As you walk into the Lyric Theatre at The Lowry, there are sounds of seagulls echoing throughout the hall. It makes you feel as if you are by the seaside.
Fisherman’s Friends is about a group of fishermen who sing sea shanties for their town, who get discovered by a tourist who happens to work for Island Records. It is based on a film of the same name and is a true story about a group of fishermen who love to sing.
The show begins and the back screen has not been lifted yet. The fishermen sing and chant with smoke machines filling in for the ocean. Just before their first song finishes, the screen is lifted and you are met with the Golden Lion, the main set for the musical, and is the heart and soul of the show.
Almost all the songs are sea shanties but the ones that are not, still sound like one. When Parisa Shahmir (who plays Alwyn) is singing about her village by the seaside, it’s her and her guitar with the band playing alongside her on stage. The band consists of nine members playing various instruments including the cello, the violin, the guitar and drums but played on a box instead. They do that throughout where they use props to make music, which is most likely what they did in real life.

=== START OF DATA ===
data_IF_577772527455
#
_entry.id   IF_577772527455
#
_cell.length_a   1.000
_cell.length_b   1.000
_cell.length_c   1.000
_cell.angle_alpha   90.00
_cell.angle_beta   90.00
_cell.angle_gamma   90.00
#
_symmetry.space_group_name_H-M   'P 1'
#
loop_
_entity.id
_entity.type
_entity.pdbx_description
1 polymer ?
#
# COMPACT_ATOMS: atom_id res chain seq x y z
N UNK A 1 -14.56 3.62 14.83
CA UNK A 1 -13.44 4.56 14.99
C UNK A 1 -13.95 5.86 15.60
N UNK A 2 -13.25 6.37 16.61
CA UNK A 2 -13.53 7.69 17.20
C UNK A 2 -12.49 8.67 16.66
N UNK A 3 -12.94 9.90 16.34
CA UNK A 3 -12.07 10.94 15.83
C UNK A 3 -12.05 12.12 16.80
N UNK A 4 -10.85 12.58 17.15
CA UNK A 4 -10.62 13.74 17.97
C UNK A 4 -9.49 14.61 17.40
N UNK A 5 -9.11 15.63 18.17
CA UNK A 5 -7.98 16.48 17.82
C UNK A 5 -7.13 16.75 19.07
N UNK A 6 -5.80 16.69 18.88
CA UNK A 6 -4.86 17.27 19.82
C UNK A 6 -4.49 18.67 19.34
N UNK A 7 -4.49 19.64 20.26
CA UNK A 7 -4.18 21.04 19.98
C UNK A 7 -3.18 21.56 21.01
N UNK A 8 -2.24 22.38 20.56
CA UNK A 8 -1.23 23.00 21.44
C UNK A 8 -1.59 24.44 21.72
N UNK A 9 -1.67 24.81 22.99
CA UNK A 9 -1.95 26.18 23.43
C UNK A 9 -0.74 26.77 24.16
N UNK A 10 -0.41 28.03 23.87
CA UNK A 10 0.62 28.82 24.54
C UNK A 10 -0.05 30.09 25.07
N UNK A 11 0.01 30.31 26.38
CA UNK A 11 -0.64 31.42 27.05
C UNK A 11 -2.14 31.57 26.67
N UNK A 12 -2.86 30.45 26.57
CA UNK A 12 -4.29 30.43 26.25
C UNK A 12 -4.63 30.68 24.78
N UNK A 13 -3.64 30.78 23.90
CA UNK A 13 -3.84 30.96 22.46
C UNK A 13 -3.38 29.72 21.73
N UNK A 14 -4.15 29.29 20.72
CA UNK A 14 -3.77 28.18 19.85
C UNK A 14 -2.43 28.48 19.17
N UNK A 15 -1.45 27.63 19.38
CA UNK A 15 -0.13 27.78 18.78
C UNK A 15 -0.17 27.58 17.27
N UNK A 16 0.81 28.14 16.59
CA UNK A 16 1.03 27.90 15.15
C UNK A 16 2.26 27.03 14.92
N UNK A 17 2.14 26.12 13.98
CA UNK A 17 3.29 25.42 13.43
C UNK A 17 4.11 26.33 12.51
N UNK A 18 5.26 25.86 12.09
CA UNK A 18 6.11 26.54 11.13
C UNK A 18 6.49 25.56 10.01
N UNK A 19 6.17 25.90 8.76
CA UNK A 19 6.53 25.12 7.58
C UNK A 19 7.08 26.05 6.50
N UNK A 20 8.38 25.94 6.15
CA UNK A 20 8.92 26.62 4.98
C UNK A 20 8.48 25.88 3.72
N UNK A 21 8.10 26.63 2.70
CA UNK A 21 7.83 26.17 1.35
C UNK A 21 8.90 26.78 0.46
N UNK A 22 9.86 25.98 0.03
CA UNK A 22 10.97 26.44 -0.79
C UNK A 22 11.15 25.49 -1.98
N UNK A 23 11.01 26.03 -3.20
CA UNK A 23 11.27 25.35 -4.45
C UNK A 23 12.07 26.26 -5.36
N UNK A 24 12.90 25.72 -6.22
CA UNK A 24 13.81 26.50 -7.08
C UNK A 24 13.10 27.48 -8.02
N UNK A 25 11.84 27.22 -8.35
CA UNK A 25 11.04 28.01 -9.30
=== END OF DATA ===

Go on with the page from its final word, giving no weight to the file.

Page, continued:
Parisa Shahmir was a highlight for me. Despite the show being about the fishermen and how they rose to fame and kept to their roots, she grounds the main character Jim (who was played by Hadrian Delacey for the performance). This show is about love, whether it is between friends, family, or between two people, Parisa Shahmir was doing it all. Shahmir gets two solos, a song about her town and a song about a mermaid (which was my favourite). She sang with such heart and soul that I can feel her emotions from the stage to my seat thirteen rows away. In the show, they say that the sea shanties are their history, which explains a lot in her solos as she sings about her life and growing up.
The set was designed by Lucy Osborne who did a fantastic job too! The exits and entrances are put in places where it looks natural. At some points, you’re looking around trying to find where the voice is coming from because you saw the actor leave but now, they are on the other side of the stage. The set does need to change a few times to different locations so when they do change, it is seamless. They also use crates as seats, and they sing during the set changes to fill the silence that would usually be there.
Overall, Fisherman’s Friends: The Musical, is a fun and wild show that could rival Mamma Mia! With the show’s easy-going nature and perfectly timed comedy, it really is a show for everyone.
So, if your friends are your family, you can catch Fishermean’s Friends at The Lowry from Wednesday the 28th till the 1st of October.
Tickets for Fisherman’s Friends The Musical
Get your tickets here